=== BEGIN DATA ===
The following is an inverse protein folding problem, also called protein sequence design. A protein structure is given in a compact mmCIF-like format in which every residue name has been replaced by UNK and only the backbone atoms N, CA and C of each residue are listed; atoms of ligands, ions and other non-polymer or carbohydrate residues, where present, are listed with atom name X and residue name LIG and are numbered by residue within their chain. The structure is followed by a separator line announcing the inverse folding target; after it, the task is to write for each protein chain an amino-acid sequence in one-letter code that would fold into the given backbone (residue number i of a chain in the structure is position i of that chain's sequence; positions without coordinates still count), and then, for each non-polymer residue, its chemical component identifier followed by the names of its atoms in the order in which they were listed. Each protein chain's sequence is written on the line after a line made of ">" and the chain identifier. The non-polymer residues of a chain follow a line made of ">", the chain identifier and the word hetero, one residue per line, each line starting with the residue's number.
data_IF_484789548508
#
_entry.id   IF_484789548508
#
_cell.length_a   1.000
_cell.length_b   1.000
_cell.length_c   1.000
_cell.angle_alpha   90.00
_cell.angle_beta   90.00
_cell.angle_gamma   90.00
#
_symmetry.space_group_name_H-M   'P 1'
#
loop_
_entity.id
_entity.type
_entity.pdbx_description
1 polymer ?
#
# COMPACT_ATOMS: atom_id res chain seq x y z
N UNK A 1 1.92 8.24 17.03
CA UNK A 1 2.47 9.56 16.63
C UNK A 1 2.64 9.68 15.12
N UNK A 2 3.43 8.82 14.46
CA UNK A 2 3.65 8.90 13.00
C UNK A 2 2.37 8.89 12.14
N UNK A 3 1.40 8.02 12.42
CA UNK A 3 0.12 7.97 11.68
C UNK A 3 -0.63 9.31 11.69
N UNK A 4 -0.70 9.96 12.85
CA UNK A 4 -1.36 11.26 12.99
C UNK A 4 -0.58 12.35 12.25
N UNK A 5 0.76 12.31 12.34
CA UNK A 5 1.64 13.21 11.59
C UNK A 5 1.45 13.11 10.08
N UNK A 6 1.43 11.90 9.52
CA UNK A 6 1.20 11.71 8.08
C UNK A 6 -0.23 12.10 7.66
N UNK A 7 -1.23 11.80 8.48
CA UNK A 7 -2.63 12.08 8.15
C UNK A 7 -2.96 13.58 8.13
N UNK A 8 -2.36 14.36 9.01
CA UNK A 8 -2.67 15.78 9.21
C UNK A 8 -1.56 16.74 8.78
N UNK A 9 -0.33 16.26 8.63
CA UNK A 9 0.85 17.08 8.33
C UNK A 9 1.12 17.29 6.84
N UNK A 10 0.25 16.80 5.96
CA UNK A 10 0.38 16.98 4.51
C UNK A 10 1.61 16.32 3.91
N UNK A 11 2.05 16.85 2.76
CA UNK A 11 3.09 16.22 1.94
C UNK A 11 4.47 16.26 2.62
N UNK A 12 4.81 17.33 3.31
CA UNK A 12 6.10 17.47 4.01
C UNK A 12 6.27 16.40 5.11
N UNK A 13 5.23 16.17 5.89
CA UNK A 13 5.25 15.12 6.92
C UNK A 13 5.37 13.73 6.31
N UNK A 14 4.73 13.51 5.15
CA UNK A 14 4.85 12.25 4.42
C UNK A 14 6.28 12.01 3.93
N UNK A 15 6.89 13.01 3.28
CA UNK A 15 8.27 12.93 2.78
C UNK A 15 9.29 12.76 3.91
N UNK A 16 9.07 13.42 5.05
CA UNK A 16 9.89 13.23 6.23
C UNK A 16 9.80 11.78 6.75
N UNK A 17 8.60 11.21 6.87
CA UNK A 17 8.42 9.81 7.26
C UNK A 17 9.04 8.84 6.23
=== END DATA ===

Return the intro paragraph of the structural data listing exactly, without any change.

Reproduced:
The following is an inverse protein folding problem, also called protein sequence design. A protein structure is given in a compact mmCIF-like format in which every residue name has been replaced by UNK and only the backbone atoms N, CA and C of each residue are listed; atoms of ligands, ions and other non-polymer or carbohydrate residues, where present, are listed with atom name X and residue name LIG and are numbered by residue within their chain. The structure is followed by a separator line announcing the inverse folding target; after it, the task is to write for each protein chain an amino-acid sequence in one-letter code that would fold into the given backbone (residue number i of a chain in the structure is position i of that chain's sequence; positions without coordinates still count), and then, for each non-polymer residue, its chemical component identifier followed by the names of its atoms in the order in which they were listed. Each protein chain's sequence is written on the line after a line made of ">" and the chain identifier. The non-polymer residues of a chain follow a line made of ">", the chain identifier and the word hetero, one residue per line, each line starting with the residue's number.